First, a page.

9. More authoritarian silliness from Tobis. I see the utter metaphysical confusion in that thread as a symptom of the extreme specialization in the modern University. We clearly do not give our natural philosophers enough grounding in political philosophy and ethics.

  10. Up thread I said: ...what Whyte said about the true executive and the true scientist; they can never really be Organization Men, their allegiances lay elsewhere

    From the WSJ:General Electric's Jack Welch may have been the last of the great corporate builders. But even Mr. Welch was famous for waging war on bureaucracy. Other management icons of recent decades earned their reputations by attacking entrenched corporate cultures, bypassing corporate hierarchies, undermining corporate structures, and otherwise using the tactics of revolution in a desperate effort to make the elephants dance. The best corporate managers have become, in a sense, enemies of the corporation.
    The End of Management

    (of course, he's just pimping his new book; but it's still interesting)

  11. Courtesy of Pielke Jr:
    At their worst, efforts to revive the pure science ideal underwrite technocratic attempts to stifle democracy by imposing scientific solutions to political problems.
    Science in Democracy

  12. Ancient up-thread history: WHT:They work for The Organization, yet, in the end, they need to show some individuality.
    This is basically what Whyte said about the true executive and the true scientist; they can never really be Organization Men, their allegiances lay elsewhere

    Judith Curry is an interesting case study for Whyte's conceptual framework concerning the organization (in this case the IPCC) and the scientist (Dr Curry). Here's some snippets and links:
    When the IPCC Fourth Assessment Report was published in 2007, I joined the consensus in supporting this document as authoritative; I was convinced by the rigors of the process, etc etc. While I didn’t personally agree with everything in the document (still nagging concerns about the treatment of uncertainty), I bought into the meme of “don’t trust what one scientist says, listen to the IPCC.” During 2008 and 2009, I became increasingly concerned by the lack of “policy neutrality” by people involved in the IPCC and policies that didn’t make sense to me. But after all, “don’t trust what one scientist says”, and I continued to substitute the IPCC assessment for my own personal judgment.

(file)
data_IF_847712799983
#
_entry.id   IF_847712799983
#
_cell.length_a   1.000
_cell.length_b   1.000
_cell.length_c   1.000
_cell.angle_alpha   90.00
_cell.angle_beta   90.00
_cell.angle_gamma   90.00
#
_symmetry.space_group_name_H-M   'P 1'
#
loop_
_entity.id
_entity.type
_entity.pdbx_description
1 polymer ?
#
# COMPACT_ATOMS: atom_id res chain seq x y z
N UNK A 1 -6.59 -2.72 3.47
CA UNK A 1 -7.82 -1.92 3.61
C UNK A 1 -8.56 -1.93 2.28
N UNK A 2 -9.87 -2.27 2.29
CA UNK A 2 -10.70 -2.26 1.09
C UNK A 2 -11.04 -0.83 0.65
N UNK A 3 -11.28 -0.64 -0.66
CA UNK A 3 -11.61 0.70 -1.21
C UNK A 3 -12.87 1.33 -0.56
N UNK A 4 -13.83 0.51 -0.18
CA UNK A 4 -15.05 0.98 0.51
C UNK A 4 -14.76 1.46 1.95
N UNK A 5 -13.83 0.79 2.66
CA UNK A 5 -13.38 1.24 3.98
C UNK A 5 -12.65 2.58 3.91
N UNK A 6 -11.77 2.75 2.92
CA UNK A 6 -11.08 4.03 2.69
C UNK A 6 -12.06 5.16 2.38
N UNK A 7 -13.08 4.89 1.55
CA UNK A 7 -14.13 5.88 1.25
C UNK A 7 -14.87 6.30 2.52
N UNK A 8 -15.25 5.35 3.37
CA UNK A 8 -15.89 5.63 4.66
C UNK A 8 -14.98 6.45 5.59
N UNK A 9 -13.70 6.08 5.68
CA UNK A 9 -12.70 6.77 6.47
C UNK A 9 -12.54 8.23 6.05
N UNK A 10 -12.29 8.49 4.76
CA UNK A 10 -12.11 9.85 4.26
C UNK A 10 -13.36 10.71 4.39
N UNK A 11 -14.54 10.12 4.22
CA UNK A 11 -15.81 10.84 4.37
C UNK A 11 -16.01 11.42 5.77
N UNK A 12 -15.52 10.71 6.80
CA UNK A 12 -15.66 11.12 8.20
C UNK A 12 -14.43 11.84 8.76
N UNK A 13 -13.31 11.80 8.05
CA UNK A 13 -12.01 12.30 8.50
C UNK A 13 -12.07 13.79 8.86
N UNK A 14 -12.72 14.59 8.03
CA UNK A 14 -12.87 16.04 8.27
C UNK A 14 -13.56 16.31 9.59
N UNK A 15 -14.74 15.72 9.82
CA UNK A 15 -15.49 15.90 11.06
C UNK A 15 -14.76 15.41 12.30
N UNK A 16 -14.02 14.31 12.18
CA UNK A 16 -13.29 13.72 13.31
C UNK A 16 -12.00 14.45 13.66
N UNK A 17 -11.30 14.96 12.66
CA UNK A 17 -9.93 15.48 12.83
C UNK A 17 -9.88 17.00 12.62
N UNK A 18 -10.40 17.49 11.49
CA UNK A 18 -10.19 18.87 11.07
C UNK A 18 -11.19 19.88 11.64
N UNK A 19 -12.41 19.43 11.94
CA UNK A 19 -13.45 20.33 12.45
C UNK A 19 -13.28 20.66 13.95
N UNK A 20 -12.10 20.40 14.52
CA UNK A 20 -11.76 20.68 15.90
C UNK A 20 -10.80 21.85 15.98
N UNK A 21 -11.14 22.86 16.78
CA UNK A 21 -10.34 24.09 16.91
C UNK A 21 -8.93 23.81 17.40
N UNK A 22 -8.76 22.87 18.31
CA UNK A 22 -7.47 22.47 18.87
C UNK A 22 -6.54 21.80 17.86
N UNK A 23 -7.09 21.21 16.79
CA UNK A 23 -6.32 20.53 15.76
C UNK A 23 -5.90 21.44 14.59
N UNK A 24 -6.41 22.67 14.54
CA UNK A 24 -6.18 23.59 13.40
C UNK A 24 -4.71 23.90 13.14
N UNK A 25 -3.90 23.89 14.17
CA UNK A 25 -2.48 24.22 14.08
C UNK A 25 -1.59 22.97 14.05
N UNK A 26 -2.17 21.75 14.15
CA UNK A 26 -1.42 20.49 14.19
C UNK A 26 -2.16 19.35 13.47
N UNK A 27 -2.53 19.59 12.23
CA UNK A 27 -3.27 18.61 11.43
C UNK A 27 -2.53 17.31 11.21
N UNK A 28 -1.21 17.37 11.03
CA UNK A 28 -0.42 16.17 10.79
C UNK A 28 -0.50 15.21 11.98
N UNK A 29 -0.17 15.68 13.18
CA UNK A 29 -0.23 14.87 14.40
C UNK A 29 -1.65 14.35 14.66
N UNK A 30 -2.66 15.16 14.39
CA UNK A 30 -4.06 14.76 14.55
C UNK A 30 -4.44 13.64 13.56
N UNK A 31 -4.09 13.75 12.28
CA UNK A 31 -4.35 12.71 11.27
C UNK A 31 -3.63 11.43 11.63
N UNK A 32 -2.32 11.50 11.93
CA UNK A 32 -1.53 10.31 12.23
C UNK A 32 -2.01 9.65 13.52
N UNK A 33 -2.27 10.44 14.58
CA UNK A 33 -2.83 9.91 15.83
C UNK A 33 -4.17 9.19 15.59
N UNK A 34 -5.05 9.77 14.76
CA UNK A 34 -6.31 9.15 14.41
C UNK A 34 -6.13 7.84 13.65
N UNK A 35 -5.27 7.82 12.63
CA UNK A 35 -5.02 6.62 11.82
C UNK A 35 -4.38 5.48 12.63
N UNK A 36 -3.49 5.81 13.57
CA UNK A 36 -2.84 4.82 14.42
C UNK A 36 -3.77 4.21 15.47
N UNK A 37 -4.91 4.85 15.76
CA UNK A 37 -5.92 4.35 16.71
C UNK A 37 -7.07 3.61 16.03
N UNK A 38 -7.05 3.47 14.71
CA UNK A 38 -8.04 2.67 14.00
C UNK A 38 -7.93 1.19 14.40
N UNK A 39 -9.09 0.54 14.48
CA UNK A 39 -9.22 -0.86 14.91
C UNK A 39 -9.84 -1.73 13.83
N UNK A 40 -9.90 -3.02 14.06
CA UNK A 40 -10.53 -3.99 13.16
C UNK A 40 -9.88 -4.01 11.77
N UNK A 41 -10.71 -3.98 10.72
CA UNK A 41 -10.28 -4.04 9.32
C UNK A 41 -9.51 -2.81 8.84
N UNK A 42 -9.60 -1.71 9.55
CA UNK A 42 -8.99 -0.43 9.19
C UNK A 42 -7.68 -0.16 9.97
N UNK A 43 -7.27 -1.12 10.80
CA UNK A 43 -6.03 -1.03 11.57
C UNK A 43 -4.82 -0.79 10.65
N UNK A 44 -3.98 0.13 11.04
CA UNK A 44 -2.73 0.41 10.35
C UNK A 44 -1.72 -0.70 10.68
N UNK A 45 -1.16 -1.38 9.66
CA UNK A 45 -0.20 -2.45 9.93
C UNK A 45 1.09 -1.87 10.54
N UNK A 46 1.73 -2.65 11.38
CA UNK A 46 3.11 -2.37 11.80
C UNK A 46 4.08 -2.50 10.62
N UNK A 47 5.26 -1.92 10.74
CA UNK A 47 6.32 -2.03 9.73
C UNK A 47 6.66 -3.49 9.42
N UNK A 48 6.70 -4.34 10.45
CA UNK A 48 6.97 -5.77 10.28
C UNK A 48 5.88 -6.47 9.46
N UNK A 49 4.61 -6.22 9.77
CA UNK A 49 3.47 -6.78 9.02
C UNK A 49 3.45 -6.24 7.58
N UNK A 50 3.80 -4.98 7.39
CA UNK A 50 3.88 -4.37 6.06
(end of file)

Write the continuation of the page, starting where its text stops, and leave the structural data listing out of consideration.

Curry: the back-story

    In trying to understand the Judith Curry phenomenon, it is tempting to default to one of two comfortable and familiar story lines.
    Climate Heretic: Judith Curry turns on her colleagues
    Lemonick sucumbs to this temptation in a classic hatchet job. Don't worry guys, he's still a good Organization Man.

    The title of the article itself is rather astonishing. The Wikipedia defines heresy as: “Heresy is a controversial or novel change to a system of beliefs, especially a religion, that conflicts with established dogma.” The definition of dogma is “Dogma is the established belief or doctrine held by a religion, ideology or any kind of organization: it is authoritative and not to be disputed, doubted, or diverged from.” Use of the word “heretic” by Lemonick implies general acceptance by the “insiders” of the IPCC as dogma. If the IPCC is dogma, then count me in as a heretic. The story should not be about me, but about how and why the IPCC became dogma.
    Heresy and the Creation of Monsters

    Skepticism has been rather unfortunately defined to be anyone who diverges from IPCC orthodoxy, not only in terms of the science, but in terms of accepting the policies that science “tells us” we must have. The revolt is more in the sense of breaking this linear link between science and policy (see also this post by Pielke Jr.).
    The Curry Agonistes

    To fully understand the enduring Judith Curry Phenomenon, you have to appreciate the power of a storyline that is not much discussed: Curry as climate apostate.
    Curry the Apostate

  13. Not just Tobis, Easterbrook and Monbiot, Trenberth too:
    Trenberth's rant is much richer when it comes to fringe political declarations. We learn that "the planet is already over-populated" and our usage of the atmosphere leads to "the tragedy of the commons". That's what breathing boils down to: I kid you not. Trenberth wants to introduce a planned economy "for decades ahead" because he finds it bad that politicians may be replaced in "the next election" (a concept known as democracy)
    Kevin Trenberth's weird opinions about the climate